Way back when my hair was dark and my stomach was flat, I got a job on a small daily newspaper. Hiring me was a subjective decision on the part of the editor. Even back then newspapers had a high ratio of applicants to jobs.
As typically happens with the new guy, I was handed the cops-n-courts beat. But while that may have been tradition, it was still a subjective decision.
On my beat I had to cover the police department, fire department, municipal court and superior court in town, plus the county sheriff’s office and the local operations of the state Highway Patrol. How I divided my time among all those agencies was another subjective decision. And within each one there were still more subjective decisions to make.
Let’s zoom in on one part, the county courthouse: It was a small town, but the courthouse still had several courtrooms running simultaneously. Which cases should I pay attention to? If something was happening with more than one important case at a time, which one should I sit in on? How late could I stay and still have time to go back to my desk to write the story? The paper did not give me unlimited space for my words, so which were the most important parts of the case to report?
Once I turned in the story, the editors would make their own subjective decisions about how well I’d written it and where to place it in that day’s layout.
So here we have one subjective decision building on another, creating a chain of dozens by the time the paperboy rounds the corner on his bicycle and throws the latest edition into the bushes.
More than once I had an unhappy reader ask, “Why can’t the stories just be objective?”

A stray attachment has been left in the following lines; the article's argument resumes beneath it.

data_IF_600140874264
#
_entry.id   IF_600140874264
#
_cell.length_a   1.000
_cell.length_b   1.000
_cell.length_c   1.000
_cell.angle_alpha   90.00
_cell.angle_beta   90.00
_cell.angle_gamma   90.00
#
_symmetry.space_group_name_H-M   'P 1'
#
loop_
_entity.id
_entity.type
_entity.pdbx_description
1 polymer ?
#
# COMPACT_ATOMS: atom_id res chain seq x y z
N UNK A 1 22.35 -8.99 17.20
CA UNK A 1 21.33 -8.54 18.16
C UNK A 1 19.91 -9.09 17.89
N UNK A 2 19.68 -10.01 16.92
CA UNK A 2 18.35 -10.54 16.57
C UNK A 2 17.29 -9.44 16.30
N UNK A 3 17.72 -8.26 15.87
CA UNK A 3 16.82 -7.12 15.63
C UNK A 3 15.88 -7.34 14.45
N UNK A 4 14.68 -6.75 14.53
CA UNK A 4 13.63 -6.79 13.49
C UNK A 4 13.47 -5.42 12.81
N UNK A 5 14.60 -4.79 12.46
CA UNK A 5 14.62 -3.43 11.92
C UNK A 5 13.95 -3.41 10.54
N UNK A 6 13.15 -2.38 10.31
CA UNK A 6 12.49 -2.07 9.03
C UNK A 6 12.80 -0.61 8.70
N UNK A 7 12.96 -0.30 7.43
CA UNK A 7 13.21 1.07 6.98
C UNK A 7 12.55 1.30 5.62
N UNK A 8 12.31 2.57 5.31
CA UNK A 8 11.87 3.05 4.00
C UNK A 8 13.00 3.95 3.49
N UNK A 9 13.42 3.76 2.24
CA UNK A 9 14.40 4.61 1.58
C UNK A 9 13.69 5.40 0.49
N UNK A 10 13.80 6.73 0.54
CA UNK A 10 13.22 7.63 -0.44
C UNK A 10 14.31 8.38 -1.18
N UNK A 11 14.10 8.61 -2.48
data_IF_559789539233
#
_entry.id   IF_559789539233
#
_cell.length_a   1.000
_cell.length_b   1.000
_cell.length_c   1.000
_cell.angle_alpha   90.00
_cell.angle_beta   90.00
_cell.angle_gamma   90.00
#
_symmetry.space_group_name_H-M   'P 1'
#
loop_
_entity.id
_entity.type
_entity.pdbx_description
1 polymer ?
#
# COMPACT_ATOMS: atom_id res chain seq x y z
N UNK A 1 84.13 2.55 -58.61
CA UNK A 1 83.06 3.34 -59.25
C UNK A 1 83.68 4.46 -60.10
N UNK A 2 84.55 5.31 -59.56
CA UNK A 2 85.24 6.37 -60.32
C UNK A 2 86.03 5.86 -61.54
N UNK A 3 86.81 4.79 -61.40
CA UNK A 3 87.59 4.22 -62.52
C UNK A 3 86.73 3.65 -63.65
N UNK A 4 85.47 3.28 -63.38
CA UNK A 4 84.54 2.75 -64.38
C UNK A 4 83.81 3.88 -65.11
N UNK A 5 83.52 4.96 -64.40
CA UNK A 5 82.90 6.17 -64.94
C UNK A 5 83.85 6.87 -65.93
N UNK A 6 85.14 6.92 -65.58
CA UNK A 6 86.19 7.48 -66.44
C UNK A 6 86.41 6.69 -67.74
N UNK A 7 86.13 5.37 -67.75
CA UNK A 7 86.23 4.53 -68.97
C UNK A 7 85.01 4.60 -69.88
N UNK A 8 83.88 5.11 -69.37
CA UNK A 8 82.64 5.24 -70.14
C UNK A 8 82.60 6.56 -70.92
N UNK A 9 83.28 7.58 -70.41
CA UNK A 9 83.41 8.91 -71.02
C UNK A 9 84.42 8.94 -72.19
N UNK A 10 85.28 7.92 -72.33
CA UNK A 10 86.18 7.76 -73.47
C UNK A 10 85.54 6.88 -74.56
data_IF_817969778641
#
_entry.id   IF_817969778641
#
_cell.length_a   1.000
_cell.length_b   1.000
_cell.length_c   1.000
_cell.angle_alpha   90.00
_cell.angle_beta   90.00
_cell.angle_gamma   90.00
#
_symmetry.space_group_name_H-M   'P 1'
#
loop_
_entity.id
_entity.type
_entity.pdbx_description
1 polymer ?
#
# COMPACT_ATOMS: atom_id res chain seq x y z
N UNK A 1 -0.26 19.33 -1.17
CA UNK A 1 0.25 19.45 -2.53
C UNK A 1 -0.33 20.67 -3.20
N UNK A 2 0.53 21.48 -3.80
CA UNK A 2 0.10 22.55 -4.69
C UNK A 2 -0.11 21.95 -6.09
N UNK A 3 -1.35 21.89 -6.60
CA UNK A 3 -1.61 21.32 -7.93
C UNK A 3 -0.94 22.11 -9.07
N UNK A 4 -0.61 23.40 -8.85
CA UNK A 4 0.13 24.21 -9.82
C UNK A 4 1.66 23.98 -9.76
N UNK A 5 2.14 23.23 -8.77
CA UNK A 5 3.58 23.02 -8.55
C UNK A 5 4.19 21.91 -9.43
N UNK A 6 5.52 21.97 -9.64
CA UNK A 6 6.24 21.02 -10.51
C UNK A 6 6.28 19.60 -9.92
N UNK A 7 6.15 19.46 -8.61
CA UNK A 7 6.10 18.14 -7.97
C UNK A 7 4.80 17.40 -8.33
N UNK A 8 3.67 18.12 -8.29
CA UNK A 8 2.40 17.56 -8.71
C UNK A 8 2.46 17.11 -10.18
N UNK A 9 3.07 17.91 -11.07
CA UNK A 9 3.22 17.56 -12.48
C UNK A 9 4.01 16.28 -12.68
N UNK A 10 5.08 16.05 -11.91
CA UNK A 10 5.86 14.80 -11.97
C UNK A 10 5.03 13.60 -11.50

I’d like to think that most reasonable people would have made most of the same decisions that I made in handling my beat. At least I’d expect most of them to understand my decisions, even if they might have made other choices. But that’s consensus, not objectivity. A bias is still a bias even if everyone shares it.
I’m not sure it’s even possible for a human being to write objectively in any meaningful sense of the word. You can try to be dispassionate, detached, fair, rational and analytical, but you will always have to make choices. Each time you are saying, “this choice is better than the others.”
Even if you are just listing names and numbers, you have to choose a form: Alphabetical? Largest to smallest? Oldest to newest? How about by importance?
So no matter how dull and dry a subject you have sitting in front of you, don’t fool yourself for a moment that you are being entirely objective.
And that’s OK. There’s nothing inherently wrong with subjectivity. It’s one of the things that gives you value as a writer. You are imposing some degree of order on chaos. You are using your skills to condense and shape bits of life in such a way that other people can make sense of them. And that’s objectively a good thing.